NATO Russia’s new missile lowers bar for the use of nuclear arms


By David Reid

Russia has failed to agree with the U.S over a missile it has
developed.NATO has called on Russia to come back within the terms of a
treaty signed by Ronald Reagan and Mikhail Gorbachev in 1987.The Russians have developed a missile which NATO says could
lower the bar for the use of nuclear arms.The U.S. looks set to quit a missile treaty with Russia after
the latter failed to agree to destroy a nuclear-capable missile which is said
to be banned under a decades-old agreement. A meeting of the NATO-Russia
Council in Brussels on Friday broke up without agreement between Moscow and
NATO’s 29 member countries.

Russia has said it will not comply with a February 2 deadline
to destroy the missile, which is called the SSC-8 by NATO. The missile is
thought to be able to carry nuclear weapons at medium range and with short
notice, thereby threatening European cities.

At Davos on Thursday, the secretary general of NATO warned
that the new missile from Russia not only breaks a treaty with the U.S. but
also lowers the bar for the use of nuclear weapons. In October, President
Donald Trump announced the U.S. will end its 1987 Intermediate-Range Nuclear
Forces (INF) Treaty with Russia, accusing Moscow of violating its terms by
developing the missile that contravenes the agreement.

At the World Economic Forum in Davos on Thursday, Jens
Stoltenberg agreed: “Russia is in violation of that treaty. They have
developed and deployed new missiles which are mobile, hard to detect, have a
short warning time and they are therefore reducing the threshold for the use of
any nuclear weapons,” he said. The INF Treaty between the U.S. and Russia
sought to eliminate nuclear and conventional missiles, as well as their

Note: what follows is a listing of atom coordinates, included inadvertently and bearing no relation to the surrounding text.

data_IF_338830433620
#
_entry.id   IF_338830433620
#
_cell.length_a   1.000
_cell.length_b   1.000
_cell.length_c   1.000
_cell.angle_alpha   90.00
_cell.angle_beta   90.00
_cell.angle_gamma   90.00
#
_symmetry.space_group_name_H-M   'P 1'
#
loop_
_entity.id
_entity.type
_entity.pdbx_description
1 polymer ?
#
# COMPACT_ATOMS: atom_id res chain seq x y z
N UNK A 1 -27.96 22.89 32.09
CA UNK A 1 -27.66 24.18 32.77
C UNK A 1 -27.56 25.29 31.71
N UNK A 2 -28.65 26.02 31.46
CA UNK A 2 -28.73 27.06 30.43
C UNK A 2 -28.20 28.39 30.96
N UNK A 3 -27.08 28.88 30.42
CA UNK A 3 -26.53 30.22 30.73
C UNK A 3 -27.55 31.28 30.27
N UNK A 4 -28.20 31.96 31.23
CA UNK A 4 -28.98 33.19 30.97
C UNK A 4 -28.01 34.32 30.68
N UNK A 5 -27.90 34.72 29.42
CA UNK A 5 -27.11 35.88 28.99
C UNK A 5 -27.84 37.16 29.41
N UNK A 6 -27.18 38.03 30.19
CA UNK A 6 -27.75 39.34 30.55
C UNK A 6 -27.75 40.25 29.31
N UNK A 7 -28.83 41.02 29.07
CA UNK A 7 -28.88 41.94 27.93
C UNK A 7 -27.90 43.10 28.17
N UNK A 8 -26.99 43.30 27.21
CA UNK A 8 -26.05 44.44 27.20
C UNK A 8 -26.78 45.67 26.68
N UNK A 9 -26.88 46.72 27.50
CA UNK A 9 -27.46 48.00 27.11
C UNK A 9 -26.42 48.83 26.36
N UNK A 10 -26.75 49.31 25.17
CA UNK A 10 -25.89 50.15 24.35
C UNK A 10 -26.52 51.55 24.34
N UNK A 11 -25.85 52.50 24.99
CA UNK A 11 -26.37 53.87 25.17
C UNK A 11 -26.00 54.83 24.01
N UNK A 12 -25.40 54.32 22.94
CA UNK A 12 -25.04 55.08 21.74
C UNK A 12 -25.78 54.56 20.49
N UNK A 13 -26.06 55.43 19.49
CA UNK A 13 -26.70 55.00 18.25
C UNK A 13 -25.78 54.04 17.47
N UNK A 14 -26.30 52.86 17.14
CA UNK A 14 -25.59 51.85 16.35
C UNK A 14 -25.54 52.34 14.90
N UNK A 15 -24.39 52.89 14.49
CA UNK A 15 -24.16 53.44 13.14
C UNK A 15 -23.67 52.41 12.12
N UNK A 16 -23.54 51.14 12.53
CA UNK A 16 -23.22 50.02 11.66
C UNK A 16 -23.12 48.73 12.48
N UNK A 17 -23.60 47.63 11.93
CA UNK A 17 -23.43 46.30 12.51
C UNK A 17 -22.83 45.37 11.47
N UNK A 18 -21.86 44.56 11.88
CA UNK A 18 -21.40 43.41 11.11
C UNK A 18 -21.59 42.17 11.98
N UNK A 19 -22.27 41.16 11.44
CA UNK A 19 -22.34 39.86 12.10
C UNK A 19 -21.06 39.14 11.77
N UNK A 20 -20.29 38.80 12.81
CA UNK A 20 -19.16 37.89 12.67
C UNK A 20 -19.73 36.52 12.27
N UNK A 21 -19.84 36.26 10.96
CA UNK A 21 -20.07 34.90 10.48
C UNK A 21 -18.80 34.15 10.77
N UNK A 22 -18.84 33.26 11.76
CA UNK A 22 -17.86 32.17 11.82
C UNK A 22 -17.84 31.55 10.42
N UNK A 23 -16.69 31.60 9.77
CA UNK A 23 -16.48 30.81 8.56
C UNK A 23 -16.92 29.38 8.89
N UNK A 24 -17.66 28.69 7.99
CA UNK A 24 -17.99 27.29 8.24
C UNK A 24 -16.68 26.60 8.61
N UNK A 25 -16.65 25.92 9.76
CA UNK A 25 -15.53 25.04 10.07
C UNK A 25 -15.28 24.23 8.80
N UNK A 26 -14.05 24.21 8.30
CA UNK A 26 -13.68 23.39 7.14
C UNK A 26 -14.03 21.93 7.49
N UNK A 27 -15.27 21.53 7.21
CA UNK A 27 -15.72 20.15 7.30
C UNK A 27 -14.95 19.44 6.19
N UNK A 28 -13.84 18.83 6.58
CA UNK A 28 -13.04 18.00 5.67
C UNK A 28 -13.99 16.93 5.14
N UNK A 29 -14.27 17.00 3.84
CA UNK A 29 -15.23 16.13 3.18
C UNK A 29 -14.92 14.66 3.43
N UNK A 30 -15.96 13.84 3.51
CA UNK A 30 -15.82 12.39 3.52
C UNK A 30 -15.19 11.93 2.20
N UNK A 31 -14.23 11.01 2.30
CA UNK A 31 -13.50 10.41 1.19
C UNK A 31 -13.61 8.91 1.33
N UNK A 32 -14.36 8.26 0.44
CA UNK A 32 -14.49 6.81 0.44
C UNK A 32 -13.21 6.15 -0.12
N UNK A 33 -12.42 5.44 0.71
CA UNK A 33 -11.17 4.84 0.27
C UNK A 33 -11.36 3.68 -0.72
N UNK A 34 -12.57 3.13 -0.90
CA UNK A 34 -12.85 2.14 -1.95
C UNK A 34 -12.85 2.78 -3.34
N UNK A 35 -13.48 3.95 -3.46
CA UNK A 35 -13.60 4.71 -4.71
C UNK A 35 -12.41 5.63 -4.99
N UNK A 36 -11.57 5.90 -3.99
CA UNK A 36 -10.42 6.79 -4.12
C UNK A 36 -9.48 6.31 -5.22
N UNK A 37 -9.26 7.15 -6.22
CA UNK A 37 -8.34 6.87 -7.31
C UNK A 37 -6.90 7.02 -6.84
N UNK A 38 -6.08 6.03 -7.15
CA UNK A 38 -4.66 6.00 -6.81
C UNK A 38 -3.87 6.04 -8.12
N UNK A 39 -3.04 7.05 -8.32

launchers, with short ranges (310620 miles) and intermediate ranges (6203,420

Stoltenberg said NATO would do what it could to help preserve
the INF treaty but his military commanders were already looking into the
consequences of Russia’s new weapon and how it would need to be opposed.
“This is really serious and we have to do this in a measured and
responsible way.” he said.

US commitment to NATO

The U.S. House of Representatives passed legislation Tuesday
that aims to stop Trump from withdrawing from NATO following his concerns that
other members are not paying enough. Stoltenberg said he saw evidence that
other countries were now stepping up efforts to provide the biggest
reinforcement in NATO since the end of the Cold War.

“NATO allies have added $41 billion defense spending and
by next year it will be $100 billion so European allies and Canada are really
stepping up,” he claimed. Speaking at the annual forum earlier on
Thursday, German Minister of Defense Ursula von der Leyen told CNBC that her
country’s military spend was coming from a very low base but was continuously

“After (German) reunification, we all thought peace was
dominating and we all cut back on our armed forces. German armed forces were at
the absolute lowest level five years ago when I came into office,” she
said. Germany is expected to spend around 1.5 percent of its budget on defense
by 2024. Von Der Leyen said that figure would represent an 80 percent increase
from 2014. The minister argued that it would be misleading to focus on defense
commitment solely by the percentage of a country’s growth. “It is a matter of
outcome, of capabilities. We are the only continental country that are
protecting and reassuring our Baltic friends. We are the second largest troop
contributor to NATO and Afghanistan,” she added. Von Der Leyen said NATO
is “the strongest mightiest military alliance we have” but could not
be expected to deal with every regional issue.

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